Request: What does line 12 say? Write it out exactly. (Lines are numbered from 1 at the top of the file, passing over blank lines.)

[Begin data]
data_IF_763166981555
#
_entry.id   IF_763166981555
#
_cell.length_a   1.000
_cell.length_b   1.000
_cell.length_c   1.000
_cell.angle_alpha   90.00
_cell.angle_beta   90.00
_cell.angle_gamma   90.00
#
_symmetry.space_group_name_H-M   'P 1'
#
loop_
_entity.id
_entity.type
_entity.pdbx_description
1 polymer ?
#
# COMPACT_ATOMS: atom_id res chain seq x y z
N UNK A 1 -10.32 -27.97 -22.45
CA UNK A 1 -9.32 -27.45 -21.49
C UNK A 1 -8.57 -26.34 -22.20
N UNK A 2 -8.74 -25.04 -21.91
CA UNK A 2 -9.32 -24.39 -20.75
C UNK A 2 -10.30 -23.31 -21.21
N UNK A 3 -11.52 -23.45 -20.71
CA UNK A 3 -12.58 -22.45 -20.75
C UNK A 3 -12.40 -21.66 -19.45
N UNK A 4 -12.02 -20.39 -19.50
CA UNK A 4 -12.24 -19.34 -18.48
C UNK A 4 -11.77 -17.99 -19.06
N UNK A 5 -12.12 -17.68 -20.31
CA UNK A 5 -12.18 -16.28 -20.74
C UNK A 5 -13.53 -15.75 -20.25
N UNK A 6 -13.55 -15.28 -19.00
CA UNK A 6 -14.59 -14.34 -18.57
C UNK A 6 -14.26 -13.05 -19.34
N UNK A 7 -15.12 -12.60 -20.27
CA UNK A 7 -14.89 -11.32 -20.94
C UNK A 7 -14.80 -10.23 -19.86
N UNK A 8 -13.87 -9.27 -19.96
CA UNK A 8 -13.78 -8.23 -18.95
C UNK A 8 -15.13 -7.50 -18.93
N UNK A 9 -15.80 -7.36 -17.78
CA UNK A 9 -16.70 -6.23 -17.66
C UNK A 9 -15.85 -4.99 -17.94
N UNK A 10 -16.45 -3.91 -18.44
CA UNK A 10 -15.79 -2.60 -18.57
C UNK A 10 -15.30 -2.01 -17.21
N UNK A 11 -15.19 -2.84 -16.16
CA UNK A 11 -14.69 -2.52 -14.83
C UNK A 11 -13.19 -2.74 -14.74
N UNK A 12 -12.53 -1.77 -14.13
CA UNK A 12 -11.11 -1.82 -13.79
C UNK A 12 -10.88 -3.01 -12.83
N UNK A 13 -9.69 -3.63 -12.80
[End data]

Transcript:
_symmetry.space_group_name_H-M   'P 1'